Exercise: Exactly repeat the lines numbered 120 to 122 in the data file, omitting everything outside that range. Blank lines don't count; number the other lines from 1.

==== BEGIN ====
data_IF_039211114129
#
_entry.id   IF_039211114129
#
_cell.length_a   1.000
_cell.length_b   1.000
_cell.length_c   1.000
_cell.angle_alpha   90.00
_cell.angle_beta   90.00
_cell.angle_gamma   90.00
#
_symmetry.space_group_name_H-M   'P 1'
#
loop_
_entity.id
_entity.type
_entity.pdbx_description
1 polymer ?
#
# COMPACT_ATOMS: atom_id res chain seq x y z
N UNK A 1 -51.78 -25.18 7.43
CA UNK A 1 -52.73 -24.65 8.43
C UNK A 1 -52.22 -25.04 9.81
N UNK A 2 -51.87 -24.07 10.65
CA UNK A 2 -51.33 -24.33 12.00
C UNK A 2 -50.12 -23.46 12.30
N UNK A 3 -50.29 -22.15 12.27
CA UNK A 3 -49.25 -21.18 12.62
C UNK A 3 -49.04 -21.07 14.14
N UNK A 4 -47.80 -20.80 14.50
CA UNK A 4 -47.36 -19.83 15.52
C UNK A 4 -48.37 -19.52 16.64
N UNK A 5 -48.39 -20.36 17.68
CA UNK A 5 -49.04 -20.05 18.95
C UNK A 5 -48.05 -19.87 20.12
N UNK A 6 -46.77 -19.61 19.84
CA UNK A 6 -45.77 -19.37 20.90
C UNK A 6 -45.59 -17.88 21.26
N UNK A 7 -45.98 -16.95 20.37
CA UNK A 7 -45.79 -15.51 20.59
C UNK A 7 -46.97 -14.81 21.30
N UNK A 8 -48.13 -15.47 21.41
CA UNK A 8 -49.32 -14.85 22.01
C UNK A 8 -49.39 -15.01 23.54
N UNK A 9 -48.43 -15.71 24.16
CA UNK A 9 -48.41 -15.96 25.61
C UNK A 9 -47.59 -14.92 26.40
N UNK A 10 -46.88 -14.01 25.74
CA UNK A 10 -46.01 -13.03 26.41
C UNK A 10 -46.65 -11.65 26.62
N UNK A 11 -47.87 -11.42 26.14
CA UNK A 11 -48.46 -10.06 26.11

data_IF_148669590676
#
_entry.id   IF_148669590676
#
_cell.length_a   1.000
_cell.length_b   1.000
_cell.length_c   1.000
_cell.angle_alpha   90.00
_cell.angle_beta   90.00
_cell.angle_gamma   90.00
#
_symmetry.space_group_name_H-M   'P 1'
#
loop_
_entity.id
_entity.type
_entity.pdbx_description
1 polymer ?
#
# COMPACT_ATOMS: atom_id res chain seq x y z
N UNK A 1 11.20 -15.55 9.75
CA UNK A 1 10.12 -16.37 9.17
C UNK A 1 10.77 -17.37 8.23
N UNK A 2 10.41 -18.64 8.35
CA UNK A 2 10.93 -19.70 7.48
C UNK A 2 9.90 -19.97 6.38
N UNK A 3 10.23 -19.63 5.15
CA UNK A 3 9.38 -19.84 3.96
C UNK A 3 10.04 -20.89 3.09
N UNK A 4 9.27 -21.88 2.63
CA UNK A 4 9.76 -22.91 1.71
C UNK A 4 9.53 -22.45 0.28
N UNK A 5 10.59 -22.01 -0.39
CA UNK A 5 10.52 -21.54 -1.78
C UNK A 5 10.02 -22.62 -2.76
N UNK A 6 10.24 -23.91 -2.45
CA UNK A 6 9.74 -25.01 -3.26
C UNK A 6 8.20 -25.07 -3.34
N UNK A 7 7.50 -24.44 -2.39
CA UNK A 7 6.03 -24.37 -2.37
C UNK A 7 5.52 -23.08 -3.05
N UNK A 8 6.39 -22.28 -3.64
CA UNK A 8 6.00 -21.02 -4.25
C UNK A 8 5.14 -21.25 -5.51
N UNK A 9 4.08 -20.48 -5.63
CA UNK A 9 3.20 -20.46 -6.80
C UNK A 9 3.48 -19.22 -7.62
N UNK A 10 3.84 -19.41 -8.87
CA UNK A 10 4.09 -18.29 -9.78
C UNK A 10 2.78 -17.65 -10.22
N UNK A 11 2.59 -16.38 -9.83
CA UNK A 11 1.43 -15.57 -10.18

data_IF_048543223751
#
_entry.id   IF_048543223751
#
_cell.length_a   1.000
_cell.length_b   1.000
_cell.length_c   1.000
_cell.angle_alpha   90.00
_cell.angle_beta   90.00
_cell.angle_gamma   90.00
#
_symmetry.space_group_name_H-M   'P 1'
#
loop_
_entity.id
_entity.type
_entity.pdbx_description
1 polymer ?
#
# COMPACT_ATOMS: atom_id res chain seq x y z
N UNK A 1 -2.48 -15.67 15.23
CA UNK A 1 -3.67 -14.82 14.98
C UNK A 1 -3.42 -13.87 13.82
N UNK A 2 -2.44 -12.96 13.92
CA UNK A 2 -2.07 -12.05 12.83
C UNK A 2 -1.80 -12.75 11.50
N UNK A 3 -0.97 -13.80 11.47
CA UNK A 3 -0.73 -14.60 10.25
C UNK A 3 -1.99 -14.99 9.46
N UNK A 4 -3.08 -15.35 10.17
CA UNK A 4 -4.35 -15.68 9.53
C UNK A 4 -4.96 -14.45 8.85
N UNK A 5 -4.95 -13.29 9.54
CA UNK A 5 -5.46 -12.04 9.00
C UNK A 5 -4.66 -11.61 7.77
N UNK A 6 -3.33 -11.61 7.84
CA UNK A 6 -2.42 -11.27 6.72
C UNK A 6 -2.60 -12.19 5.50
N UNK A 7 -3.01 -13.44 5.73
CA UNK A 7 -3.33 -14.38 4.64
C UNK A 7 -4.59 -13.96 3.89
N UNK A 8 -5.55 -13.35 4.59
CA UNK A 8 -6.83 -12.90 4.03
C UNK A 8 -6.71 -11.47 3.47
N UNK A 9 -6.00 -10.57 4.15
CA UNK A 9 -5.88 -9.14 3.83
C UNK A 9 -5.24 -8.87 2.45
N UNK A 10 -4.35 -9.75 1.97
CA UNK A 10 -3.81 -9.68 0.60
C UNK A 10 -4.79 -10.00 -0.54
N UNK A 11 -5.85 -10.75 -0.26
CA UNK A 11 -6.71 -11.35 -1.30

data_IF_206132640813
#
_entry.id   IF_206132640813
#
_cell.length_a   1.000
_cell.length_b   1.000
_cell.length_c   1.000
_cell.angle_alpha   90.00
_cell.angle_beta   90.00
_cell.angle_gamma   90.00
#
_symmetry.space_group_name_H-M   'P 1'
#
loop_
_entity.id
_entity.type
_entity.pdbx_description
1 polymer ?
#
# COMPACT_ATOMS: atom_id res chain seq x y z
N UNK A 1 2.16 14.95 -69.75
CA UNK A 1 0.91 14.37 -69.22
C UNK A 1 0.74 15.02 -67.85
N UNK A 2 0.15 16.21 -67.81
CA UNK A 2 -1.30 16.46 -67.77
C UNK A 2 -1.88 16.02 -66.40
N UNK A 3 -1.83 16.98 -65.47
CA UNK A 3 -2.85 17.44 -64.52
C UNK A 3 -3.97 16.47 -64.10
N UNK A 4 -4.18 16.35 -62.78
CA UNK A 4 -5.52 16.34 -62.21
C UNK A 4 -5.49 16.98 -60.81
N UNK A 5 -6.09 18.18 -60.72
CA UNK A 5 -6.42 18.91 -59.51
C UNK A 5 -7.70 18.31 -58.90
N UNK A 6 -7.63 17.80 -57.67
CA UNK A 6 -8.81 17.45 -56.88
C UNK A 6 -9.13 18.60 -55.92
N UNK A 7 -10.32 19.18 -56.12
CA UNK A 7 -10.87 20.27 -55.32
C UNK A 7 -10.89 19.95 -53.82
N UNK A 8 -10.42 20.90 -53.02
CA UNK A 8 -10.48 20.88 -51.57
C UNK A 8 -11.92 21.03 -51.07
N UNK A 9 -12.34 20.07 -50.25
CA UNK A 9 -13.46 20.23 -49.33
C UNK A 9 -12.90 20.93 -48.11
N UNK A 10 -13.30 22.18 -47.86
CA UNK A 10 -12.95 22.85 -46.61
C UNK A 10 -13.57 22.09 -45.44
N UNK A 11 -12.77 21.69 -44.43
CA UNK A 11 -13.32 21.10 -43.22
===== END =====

_entity.type
_entity.pdbx_description
1 polymer ?